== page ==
Revolution,

The power of the Crown, almost dead and rotten as Prerogative, has grown up anew, with much more strength, and far less odium, under the name of Influence. An influence, which operated without noile and without violence; an influence which converted the very antagonist, into the instrument, of power; which contained in itself a perpetual principle of growth and renovation; and which the distresses and the prosperity of the country equally tended to aug

ment, ment, was an admirable substitute for a Prerogative, that, being only the offspring of antiquated prejudices, had moulded in its original stamina irresistible principles of decay and diffolution. The ignorance of the people is a bottom but for a temporary system ; the interest of active men in the State is a foundation perpetual and infallible. However, some circumstances, arising, it must be confessed, in a great degree from accident, prevented the effects of this influence for a long time from breaking out in a manner capable of exciting any serious apprehensions. Although Government was strong and flourished exceedingly, the Court had drawn far less advantage than one would imagine from this great source of power.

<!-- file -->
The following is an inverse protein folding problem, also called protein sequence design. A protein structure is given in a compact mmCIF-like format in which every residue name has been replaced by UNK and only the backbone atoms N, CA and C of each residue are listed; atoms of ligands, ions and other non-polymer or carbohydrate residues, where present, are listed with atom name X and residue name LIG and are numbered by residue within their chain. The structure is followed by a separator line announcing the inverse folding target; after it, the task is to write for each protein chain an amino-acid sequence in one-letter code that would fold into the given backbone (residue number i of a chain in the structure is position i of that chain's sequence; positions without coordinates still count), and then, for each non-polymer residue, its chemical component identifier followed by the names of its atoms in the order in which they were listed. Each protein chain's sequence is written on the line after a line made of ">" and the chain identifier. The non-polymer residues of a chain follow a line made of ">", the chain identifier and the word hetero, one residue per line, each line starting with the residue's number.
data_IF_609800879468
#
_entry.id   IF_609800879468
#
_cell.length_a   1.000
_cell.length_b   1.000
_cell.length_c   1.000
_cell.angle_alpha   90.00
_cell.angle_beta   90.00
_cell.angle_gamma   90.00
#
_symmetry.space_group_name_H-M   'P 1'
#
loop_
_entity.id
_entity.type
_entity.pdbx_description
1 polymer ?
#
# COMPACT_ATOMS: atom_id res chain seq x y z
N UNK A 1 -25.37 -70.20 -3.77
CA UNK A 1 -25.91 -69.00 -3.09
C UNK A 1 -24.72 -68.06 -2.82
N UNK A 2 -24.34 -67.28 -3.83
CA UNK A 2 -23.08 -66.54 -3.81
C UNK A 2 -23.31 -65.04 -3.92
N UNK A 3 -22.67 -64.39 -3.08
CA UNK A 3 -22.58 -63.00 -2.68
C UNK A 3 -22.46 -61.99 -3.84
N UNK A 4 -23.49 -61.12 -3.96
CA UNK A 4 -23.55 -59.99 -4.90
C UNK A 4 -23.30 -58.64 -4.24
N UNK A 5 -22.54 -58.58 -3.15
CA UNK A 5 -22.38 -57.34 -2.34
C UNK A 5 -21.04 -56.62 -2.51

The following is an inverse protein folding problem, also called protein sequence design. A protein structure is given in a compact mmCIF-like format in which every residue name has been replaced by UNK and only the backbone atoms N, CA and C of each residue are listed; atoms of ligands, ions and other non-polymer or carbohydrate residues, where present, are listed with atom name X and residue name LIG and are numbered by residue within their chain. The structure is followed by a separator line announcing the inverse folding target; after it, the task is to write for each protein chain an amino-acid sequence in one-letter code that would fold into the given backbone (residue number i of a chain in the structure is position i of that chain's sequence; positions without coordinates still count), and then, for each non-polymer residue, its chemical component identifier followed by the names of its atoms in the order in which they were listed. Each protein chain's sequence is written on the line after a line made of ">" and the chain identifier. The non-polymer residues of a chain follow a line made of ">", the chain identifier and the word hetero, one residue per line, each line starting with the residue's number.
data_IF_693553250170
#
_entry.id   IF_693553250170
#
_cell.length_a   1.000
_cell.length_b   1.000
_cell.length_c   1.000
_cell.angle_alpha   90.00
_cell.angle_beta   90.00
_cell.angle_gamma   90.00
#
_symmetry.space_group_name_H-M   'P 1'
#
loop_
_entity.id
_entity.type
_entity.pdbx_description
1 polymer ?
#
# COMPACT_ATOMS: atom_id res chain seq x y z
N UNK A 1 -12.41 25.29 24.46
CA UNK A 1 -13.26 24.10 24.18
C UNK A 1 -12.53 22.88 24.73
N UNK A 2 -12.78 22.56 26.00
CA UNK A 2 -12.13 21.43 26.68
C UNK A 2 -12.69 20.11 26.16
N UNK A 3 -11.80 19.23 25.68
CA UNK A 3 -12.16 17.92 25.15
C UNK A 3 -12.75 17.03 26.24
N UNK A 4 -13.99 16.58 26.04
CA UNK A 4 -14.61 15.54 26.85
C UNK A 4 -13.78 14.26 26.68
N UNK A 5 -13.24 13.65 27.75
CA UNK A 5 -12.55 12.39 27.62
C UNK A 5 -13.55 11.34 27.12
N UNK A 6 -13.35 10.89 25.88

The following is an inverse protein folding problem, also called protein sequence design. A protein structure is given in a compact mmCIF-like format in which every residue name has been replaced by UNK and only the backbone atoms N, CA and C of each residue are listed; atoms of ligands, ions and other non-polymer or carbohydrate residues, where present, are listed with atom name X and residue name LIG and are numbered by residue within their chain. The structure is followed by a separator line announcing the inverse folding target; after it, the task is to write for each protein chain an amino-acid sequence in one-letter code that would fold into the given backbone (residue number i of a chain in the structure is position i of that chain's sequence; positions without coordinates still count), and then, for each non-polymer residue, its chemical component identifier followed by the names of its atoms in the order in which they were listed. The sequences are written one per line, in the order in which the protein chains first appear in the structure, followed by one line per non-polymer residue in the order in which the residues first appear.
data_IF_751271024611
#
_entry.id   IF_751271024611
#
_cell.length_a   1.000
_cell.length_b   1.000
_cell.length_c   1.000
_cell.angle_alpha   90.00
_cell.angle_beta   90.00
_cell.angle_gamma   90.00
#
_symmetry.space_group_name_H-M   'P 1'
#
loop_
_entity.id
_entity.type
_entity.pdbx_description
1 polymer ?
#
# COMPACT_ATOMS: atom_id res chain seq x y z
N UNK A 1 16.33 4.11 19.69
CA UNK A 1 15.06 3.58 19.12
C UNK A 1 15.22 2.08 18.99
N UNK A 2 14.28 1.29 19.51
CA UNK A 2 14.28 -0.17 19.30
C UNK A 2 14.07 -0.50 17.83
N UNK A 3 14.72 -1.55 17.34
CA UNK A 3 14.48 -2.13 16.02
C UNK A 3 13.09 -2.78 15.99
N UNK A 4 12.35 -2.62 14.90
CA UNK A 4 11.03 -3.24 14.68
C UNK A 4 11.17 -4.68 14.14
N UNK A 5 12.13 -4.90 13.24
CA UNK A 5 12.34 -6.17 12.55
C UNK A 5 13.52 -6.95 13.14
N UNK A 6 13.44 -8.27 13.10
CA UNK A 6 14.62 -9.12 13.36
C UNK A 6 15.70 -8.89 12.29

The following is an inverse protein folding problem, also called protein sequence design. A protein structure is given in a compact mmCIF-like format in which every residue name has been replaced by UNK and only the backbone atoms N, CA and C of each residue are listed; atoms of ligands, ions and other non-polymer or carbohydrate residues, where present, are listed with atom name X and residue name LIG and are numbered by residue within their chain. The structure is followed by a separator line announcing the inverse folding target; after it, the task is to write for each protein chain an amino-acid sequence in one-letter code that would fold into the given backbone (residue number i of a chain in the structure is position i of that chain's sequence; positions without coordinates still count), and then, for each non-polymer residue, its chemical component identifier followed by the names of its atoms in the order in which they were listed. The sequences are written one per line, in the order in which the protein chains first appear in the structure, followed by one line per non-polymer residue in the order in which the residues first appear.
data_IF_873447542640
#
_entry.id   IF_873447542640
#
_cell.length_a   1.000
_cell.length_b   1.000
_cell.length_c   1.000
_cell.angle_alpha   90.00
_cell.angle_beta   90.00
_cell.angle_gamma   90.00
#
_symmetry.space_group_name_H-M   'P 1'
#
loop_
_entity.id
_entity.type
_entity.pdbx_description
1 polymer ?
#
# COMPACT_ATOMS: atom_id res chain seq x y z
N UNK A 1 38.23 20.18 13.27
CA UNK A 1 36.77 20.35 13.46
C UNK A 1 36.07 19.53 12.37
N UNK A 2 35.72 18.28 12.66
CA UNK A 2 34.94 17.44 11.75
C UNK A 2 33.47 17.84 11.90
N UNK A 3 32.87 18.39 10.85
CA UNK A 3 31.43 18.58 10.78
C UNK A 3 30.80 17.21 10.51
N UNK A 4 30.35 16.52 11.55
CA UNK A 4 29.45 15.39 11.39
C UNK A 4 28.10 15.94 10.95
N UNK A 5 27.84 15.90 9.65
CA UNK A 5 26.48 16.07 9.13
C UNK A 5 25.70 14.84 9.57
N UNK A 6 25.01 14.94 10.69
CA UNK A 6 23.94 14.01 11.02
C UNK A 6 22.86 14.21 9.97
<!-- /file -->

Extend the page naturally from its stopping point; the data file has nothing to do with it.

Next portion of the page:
At the Revolution, the Crown, deprived, for the ends of the Revolution itself, of many prerogatives, was found too weak to struggle against all the difficulties which pressed so new and unsettled a Government. The Court was obliged therefore to delegate a part of its powers to men of such interest as could support, and of such fidelity as would adhere to, its establishment. Such men were able to draw in a greater number to a concurrence in the common defence. This connexion, necessary at first, continued long after convenient; and properly conducted might indeed, in all situations, be an useful instrument of Government. At the same time, through the intervention of men of popular weight and character, the people poffessed a security for their just portion of importance in the State. But as the title to the Crown grew stronger by long poffession, and by the constant increase of its influence, these helps have of late seemed to certain persons no better than incumbrances. The powerful managers for Government were not sufficiently submissive to the pleasure of the poffeffors of immediate and personal favour, sometimes from a confidence in their own strength natural and acquired ; fometimes from a fear of offending their friends, and weakening that lead in the country, which gave them a consideration independent of the Court. Men acted as if the Court could receive, as well as confer, an obligation. The influence of Government, thus divided in appearance between the Court and the leaders of parties, became in many cases an acceffion rather to the popular than to the royal scale; and some part of that influence which would otherwise have been possessed as in a sort of moitmain and unalienable domain, returned again to the great ocean from whence it arose, and cira culated among the people. This method therefore of governing, by men of great natural interest or great acquired consideration, wag viewed in a very invidious light by the true lovers of absolute monarchy. It is the nature of despotism to abhor power held by any means but its own momentary pleasure ; and to annihilate all intermediate situations between boundless strength on its own part, and total debility on the part of the people.